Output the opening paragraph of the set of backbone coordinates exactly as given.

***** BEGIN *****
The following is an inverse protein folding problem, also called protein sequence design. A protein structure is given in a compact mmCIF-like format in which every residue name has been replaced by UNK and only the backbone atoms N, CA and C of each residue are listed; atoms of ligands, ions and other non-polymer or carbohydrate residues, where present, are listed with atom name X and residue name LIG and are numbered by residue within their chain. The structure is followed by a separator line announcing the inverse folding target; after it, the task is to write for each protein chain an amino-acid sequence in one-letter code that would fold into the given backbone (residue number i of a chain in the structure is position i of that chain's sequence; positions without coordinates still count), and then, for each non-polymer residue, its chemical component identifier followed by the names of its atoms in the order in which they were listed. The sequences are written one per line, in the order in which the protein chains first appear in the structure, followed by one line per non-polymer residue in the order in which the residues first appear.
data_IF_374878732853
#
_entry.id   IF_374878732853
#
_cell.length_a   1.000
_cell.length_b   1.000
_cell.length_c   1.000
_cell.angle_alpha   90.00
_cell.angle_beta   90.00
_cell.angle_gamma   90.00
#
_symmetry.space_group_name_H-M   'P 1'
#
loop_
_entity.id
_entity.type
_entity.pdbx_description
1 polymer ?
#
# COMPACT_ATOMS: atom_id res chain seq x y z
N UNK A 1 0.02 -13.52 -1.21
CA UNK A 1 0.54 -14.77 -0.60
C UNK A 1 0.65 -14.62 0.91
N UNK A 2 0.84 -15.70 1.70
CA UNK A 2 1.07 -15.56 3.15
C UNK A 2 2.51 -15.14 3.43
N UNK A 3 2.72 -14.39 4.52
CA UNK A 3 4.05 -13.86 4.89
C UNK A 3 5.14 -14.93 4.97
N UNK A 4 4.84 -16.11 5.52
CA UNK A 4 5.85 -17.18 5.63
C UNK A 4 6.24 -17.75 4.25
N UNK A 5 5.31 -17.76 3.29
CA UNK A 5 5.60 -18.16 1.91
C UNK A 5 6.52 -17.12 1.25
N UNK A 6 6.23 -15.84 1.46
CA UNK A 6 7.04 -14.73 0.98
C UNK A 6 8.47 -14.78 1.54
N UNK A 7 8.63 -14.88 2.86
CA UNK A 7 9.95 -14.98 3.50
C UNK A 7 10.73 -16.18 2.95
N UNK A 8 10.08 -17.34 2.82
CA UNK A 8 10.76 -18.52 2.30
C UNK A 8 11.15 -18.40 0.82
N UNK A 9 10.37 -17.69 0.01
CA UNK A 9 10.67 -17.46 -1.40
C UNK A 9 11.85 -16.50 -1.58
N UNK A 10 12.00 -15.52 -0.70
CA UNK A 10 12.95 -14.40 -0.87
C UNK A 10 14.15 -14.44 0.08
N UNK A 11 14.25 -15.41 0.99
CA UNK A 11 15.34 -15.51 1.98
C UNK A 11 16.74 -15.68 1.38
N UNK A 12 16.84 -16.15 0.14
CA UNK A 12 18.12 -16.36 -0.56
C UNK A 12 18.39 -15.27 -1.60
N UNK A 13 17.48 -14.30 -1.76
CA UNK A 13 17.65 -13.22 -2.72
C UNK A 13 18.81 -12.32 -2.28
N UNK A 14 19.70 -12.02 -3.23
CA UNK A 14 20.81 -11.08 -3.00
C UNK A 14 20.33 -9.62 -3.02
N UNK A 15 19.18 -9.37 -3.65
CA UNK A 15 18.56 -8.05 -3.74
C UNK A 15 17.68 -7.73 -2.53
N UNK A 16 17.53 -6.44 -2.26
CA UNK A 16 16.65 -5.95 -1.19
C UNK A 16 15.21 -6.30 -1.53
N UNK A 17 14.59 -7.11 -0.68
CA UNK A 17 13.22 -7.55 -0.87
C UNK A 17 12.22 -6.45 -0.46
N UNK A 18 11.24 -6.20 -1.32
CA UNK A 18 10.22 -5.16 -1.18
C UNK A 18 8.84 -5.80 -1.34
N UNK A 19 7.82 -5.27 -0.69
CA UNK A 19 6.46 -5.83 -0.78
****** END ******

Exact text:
The following is an inverse protein folding problem, also called protein sequence design. A protein structure is given in a compact mmCIF-like format in which every residue name has been replaced by UNK and only the backbone atoms N, CA and C of each residue are listed; atoms of ligands, ions and other non-polymer or carbohydrate residues, where present, are listed with atom name X and residue name LIG and are numbered by residue within their chain. The structure is followed by a separator line announcing the inverse folding target; after it, the task is to write for each protein chain an amino-acid sequence in one-letter code that would fold into the given backbone (residue number i of a chain in the structure is position i of that chain's sequence; positions without coordinates still count), and then, for each non-polymer residue, its chemical component identifier followed by the names of its atoms in the order in which they were listed. The sequences are written one per line, in the order in which the protein chains first appear in the structure, followed by one line per non-polymer residue in the order in which the residues first appear.